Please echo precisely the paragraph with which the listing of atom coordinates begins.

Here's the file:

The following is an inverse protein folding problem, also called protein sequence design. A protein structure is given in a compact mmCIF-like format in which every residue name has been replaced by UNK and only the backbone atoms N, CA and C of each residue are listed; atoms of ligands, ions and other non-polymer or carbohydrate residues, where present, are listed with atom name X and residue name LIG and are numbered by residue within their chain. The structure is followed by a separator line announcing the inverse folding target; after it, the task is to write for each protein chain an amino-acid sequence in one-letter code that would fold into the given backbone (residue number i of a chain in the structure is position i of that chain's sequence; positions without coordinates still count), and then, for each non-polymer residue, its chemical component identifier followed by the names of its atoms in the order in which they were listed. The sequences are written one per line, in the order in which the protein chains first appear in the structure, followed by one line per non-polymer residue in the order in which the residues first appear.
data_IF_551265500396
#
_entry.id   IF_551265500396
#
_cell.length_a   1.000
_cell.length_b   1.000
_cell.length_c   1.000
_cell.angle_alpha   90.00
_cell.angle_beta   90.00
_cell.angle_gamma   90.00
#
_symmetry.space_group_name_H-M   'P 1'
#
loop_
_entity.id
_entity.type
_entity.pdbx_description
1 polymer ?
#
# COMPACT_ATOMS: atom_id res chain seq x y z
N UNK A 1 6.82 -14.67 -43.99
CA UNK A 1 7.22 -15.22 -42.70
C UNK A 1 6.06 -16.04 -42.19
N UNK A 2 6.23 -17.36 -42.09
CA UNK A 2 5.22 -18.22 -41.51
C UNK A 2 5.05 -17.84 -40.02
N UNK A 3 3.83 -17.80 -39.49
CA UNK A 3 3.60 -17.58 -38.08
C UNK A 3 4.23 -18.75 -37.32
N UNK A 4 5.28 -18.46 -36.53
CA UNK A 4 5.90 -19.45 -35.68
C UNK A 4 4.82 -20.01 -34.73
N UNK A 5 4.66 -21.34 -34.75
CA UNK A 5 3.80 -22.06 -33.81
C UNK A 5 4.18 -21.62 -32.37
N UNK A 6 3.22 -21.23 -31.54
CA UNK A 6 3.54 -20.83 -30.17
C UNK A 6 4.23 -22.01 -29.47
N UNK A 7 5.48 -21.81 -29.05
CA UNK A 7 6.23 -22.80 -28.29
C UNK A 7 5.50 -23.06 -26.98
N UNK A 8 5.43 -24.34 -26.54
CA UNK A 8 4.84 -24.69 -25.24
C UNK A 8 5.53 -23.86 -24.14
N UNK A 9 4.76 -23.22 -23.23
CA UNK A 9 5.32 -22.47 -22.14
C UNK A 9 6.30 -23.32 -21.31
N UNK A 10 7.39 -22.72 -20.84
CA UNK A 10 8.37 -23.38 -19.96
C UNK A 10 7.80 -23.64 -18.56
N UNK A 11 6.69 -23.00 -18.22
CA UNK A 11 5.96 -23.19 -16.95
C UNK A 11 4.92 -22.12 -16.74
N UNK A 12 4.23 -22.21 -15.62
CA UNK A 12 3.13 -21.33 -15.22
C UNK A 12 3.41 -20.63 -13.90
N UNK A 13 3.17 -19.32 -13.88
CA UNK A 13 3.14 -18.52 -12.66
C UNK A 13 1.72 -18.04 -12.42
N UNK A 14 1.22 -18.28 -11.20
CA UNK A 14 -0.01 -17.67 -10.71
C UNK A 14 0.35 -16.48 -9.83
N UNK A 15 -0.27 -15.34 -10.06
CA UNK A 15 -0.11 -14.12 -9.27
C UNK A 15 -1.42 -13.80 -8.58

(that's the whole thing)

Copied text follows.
The following is an inverse protein folding problem, also called protein sequence design. A protein structure is given in a compact mmCIF-like format in which every residue name has been replaced by UNK and only the backbone atoms N, CA and C of each residue are listed; atoms of ligands, ions and other non-polymer or carbohydrate residues, where present, are listed with atom name X and residue name LIG and are numbered by residue within their chain. The structure is followed by a separator line announcing the inverse folding target; after it, the task is to write for each protein chain an amino-acid sequence in one-letter code that would fold into the given backbone (residue number i of a chain in the structure is position i of that chain's sequence; positions without coordinates still count), and then, for each non-polymer residue, its chemical component identifier followed by the names of its atoms in the order in which they were listed. The sequences are written one per line, in the order in which the protein chains first appear in the structure, followed by one line per non-polymer residue in the order in which the residues first appear.